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Intensifying China-US Rivalry Imperils the ‘Yoshida Doctrine’

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Intensifying China-US Rivalry Imperils the ‘Yoshida Doctrine’

Yoshida wanted to retain historical ties with China and obtain security guarantees from the U.S. That balance looks increasingly unlikely today.

Intensifying China-US Rivalry Imperils the ‘Yoshida Doctrine’

Former Japanese Prime Minister Yoshida Shigeru (center) meets with U.S. President John Kennedy (right) in the White House, Washington, D.C., May 3, 1962. (Also pictured is Japan’s Ambassador to the U.S. Asakai Koichiro.)

Credit: White House photo

As crises erupted in East Asia, and communism seemed to be on the offensive – evident from the victory of the Communist Party in the Chinese civil war and the North Korean invasion of South Korea – Japanese Prime Minister Yoshida Shigeru (in office from 1948-1954) was laying the foundation of a strategy that would elevate his country from scorched earth to economic revitalization.

The strategy that he laid is often – and misleadingly – referred to as the Yoshida Doctrine. The term was not coined by Yoshida himself, but was retrospectively invented by Japanese scholars and pundits in the 1980s in order to explain the source of the Japanese economic miracle, which they attributed to Yoshida’s policies in the early 1950s.

The distinct features of the doctrine were a product of Yoshida’s limited choices rather than his willingness to set parameters. Firstly, he decided to rely upon the United States for Japanese defense by settling the Japan-U.S. security treaty in 1951, which would shield his country from the communist menace in the region. However, at the same time, outsourcing Japan’s defense to the U.S. was based on Yoshida’s resignation that his country would not be able to stomach a remilitarization only six years after a total war. The peace dividend that Japan gained as a result of its limited military power enabled the country to pursue the second feature of the doctrine – the prioritization of economic growth.

Yoshida himself assumed that the dependence on the United States was a temporary measure and thought that the Japanese public would eventually take the initiative in their own defense. In the end, this dynamic was maintained throughout the entirety of the Cold War, even up to this day. However, what is often overlooked in Yoshida’s foreign policymaking was the fact that while forging close ties with the United States, he was seeking to diplomatically recognize the People’s Republic of China, which he failed to do, but pursued diligently.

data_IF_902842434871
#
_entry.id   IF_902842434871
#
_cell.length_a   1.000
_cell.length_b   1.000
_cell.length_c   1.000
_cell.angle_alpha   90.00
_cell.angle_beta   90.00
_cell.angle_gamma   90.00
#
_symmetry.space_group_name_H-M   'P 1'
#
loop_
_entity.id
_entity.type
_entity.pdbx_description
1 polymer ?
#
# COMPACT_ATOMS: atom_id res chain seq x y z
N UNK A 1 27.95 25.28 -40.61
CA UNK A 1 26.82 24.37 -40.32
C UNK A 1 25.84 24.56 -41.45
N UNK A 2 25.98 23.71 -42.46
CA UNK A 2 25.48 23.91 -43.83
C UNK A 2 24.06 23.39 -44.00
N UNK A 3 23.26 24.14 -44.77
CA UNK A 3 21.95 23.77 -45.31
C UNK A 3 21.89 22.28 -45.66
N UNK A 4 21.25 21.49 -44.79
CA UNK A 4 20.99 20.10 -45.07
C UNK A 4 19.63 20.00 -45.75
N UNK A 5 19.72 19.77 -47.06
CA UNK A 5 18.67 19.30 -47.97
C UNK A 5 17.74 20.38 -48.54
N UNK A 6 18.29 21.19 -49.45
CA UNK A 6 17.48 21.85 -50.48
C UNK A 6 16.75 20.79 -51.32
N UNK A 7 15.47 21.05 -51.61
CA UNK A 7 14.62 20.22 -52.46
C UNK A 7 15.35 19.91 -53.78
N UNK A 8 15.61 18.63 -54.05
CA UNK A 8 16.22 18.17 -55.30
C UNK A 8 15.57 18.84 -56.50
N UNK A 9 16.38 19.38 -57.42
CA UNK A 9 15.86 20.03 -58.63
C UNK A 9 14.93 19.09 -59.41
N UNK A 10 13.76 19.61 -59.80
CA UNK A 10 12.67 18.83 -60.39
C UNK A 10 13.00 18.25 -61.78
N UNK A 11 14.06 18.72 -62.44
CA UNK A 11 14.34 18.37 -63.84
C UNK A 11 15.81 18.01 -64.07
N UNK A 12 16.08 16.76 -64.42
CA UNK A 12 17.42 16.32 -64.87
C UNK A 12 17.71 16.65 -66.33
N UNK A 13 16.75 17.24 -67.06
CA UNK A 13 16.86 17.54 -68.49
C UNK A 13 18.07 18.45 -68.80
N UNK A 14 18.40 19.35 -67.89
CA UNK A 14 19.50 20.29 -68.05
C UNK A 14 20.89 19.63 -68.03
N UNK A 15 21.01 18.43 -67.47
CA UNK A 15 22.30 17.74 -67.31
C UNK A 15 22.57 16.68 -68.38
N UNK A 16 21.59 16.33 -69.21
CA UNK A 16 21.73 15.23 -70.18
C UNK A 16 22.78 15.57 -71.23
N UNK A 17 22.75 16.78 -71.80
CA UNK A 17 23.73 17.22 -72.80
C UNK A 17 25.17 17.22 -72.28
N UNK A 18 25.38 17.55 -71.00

When Yoshida was pursuing a two-track strategy toward the U.S. and China, the timing could not have been worse. The Communist victory in China in 1949 detonated viral hysteria across the United States, launching a wave of political persecution where suspected communists were purged from the government – oftentimes wrongly – and any sort of rapprochement with mainland China was deemed inappropriate.

In 1951, with the red scare still unabated, and McCarthyism at its peak, Yoshida published a thesis in Foreign Affairs that could have been interpreted as a plea to recognize the PRC, which was destined to fall on deaf ears throughout Washington. In it, Yoshida opined, “Red or white, China remains our next-door neighbor. Geography and economic laws will, I believe, prevail in the long run over any ideological differences and artificial trade barriers.”

Yoshida was a seasoned diplomat who spent most of his diplomatic career in China. He was well aware of how dependent Japan had been, and would continue to be, on the Chinese market. Thus, in order to rebuild his country out of the devastation caused by World War II, he was groping for the best of both worlds by seeking to retain historical ties with China and obtain security guarantees from the U.S. – a synergy that would render Japan prosperous and protected.